The outlook for financial stability had deteriorated, particularly in light of heightened uncertainty about how, and when, euro-area risks would be resolved. Official policy measures, including the ECB’s longer-term refinancing operations (LTRO), had led to improved bank funding conditions and reduced market volatility in 2012 Q1. But underlying concerns about sovereign indebtedness, banking sector resilience and imbalances across the euro area had persisted and the improvement in sentiment had proved temporary. For example, spreads on Spanish sovereign debt relative to German bunds had increased to historically high levels and bond yields of several other euro-area governments remained elevated and volatile.Nothing we don't already know, but a good overview of the last 6 months. At the end of the last year, the ECB opened up a massive credit facility. This stabilized the financial markets for some time, as it gave market participants hope that a "floor" of sorts was being set under the market. However, the overall financial situation in the EU region continued to deteriorate, largely because more countries (Italy and Spain) saw their respective bond yields increase to unsustainable levels.
Market strains had re-emerged reflecting rising financial distress and political tension in the euro area, particularly regarding Greece and concerns that the country might require further debt restructuring and/or leave the euro area. A number of developments had reinforced perceptions of strong links between the creditworthiness of European sovereigns and euro-area banks, such as the efforts of the Spanish authorities to recapitalise the Spanish banking sector. Increasing concerns about sovereign balance sheets had manifested themselves in a sustained redistribution of international capital, with growing evidence of capital flight from some euro-area banks and capital markets and a reluctance byinvestors to hold some euro-area assets.
The Committee noted that major UK banks’ exposures to the most vulnerable euro-area economies’ sovereigns and banks were not high, totalling 6% and 14% of core Tier 1 capital respectively. But UK banks had significantly larger exposures to private sector borrowers in many of these countries. And, although some banks had made sizeable provisions, the risk of further significant losses persisted while the macroeconomic backdrop remained adverse. BanksI believe this is the real concern many central bankers have: another large and wide-spread credit event which would essentially freeze the financial intermediary system of the region. This would almost always lead to a recession, as credit would essentially dry up. However, considering the precarious nature of the overall economic situation right now, such a development would be disastrous.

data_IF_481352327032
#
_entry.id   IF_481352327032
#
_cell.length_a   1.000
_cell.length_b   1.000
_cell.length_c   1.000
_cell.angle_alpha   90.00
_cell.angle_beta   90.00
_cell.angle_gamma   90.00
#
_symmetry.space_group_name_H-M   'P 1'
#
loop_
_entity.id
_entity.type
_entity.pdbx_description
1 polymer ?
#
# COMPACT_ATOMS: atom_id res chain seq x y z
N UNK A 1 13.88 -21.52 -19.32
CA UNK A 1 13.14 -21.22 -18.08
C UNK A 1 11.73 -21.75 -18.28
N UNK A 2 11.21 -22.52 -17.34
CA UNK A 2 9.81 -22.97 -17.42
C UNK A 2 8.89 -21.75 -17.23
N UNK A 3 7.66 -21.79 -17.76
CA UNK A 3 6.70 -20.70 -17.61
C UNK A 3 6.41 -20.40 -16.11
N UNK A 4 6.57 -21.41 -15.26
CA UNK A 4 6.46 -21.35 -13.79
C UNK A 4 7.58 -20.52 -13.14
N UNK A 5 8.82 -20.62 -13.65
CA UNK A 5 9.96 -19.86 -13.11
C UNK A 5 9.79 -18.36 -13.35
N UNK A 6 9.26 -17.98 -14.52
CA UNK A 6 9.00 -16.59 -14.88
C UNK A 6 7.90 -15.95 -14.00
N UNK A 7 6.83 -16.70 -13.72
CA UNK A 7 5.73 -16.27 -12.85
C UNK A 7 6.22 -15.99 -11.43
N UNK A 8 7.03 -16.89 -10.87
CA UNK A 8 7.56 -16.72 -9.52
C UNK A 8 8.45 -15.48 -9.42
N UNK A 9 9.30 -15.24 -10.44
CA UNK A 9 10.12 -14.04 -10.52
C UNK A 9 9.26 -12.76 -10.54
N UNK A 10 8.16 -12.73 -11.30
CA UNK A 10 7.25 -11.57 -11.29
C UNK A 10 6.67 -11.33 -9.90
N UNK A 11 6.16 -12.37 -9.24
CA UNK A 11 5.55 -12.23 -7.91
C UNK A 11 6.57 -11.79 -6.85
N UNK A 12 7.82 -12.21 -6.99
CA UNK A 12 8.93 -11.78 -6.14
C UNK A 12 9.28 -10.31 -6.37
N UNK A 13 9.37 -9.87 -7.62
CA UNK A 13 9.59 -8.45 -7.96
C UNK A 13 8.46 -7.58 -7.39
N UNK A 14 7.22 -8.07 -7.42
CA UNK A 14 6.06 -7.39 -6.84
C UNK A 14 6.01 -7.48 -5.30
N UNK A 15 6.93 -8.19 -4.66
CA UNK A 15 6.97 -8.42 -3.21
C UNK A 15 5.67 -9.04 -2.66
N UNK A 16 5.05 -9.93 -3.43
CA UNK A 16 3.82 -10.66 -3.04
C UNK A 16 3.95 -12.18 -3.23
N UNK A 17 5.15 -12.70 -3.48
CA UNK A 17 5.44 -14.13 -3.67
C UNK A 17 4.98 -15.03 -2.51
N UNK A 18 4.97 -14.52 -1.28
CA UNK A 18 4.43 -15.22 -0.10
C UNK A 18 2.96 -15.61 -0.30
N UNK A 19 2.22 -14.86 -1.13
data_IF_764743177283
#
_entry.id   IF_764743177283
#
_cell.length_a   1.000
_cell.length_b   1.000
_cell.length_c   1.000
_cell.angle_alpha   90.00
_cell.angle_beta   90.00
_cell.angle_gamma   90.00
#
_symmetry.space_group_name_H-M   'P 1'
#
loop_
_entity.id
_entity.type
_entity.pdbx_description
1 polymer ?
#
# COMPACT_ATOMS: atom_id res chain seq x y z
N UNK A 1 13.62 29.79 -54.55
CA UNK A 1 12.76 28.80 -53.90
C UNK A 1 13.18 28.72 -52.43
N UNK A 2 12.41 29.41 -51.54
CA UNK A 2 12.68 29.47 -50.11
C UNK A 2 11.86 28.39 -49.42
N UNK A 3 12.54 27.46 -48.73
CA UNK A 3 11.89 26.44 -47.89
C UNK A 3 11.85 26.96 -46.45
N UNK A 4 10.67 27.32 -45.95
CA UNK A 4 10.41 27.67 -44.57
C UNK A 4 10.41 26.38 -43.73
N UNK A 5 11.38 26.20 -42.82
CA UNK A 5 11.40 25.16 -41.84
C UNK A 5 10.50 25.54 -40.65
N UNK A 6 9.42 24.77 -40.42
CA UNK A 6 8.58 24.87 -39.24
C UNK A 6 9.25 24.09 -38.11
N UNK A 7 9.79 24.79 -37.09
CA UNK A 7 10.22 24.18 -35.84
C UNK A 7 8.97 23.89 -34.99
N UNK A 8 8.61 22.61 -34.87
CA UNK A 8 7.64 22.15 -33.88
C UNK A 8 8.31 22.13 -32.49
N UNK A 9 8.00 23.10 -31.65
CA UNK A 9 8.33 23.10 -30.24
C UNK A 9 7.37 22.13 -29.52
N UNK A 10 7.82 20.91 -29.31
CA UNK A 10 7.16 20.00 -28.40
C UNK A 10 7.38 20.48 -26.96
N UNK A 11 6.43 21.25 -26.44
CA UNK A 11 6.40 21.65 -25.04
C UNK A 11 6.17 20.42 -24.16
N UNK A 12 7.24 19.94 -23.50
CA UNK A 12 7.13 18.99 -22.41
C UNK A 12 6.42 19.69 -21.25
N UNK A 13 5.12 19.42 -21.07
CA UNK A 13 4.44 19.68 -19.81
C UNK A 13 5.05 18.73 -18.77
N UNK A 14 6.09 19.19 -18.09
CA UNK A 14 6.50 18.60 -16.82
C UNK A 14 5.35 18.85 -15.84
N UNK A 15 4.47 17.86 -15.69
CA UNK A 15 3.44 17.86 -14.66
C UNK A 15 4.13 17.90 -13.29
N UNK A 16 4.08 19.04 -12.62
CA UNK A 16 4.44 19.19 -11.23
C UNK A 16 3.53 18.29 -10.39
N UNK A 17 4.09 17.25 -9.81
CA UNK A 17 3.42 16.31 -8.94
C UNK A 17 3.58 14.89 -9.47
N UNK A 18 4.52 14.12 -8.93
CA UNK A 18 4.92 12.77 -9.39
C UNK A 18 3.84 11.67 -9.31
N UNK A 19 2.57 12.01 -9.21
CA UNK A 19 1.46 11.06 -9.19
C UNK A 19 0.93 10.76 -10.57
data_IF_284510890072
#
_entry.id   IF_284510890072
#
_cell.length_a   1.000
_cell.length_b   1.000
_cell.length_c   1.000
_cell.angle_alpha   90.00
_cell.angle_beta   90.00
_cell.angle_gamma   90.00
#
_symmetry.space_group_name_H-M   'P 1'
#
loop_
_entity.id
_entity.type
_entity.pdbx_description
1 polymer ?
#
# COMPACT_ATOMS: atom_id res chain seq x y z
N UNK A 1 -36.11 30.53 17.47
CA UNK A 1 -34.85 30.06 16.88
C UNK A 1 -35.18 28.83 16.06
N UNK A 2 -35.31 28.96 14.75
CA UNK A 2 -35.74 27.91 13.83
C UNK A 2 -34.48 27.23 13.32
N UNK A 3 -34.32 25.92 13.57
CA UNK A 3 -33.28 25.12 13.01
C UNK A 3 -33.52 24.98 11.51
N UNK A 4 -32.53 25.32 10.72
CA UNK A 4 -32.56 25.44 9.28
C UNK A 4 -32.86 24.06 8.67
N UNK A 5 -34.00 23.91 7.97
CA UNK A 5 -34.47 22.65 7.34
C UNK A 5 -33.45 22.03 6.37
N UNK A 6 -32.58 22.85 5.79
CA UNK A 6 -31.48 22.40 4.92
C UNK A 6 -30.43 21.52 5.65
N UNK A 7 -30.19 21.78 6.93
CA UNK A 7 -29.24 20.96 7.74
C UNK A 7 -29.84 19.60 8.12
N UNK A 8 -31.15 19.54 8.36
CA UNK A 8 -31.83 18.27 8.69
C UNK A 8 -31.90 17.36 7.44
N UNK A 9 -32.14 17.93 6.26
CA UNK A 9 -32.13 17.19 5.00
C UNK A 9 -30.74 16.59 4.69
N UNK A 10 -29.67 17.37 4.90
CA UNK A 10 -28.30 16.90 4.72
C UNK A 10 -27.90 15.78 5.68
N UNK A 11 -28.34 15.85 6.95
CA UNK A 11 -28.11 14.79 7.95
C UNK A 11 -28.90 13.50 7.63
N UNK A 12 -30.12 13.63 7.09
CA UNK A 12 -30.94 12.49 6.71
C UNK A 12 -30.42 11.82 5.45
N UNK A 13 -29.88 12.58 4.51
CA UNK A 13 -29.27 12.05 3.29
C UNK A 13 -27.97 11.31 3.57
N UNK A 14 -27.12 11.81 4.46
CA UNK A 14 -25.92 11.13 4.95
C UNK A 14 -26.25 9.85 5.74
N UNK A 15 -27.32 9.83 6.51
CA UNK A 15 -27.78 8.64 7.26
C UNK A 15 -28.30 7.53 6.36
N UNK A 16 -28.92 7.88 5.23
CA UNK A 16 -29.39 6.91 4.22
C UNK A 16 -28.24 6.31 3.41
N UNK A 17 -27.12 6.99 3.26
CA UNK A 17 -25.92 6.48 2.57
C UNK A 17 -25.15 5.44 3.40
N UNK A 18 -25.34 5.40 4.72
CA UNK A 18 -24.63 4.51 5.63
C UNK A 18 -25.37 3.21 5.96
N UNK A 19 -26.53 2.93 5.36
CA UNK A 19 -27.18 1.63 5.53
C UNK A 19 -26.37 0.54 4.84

in other EU countries were also exposed to vulnerable euro-area countries, leading to the potential for indirect losses for UK banks. If contagion were to spread, there would likely be significant disruption through secondary channels, such as increased counterparty risk and stresses in funding markets, with adverse feedbacks to the macroeconomy
These concerns prevailed against a backdrop of deteriorating global growth prospects. In particular, some larger emerging economies had experienced rapid credit growth and there were signs of overvaluation in some Asian property markets. A disorderly unwinding of asset prices could result in direct losses on UK-owned banks’ exposures to the region, which for some banks were significant
This is really proverbial icing on the cake of the problem. Over the last six months, we're seen a continued deterioration in the growth prospects of several regions of the world. A world wide credit event -- on top of an economic slowdown -- would lead to a very bad situation.
The above paragraphs highlight the overall macroeconomic environment very well, and clearly explain the overall problems faced by all policy makers.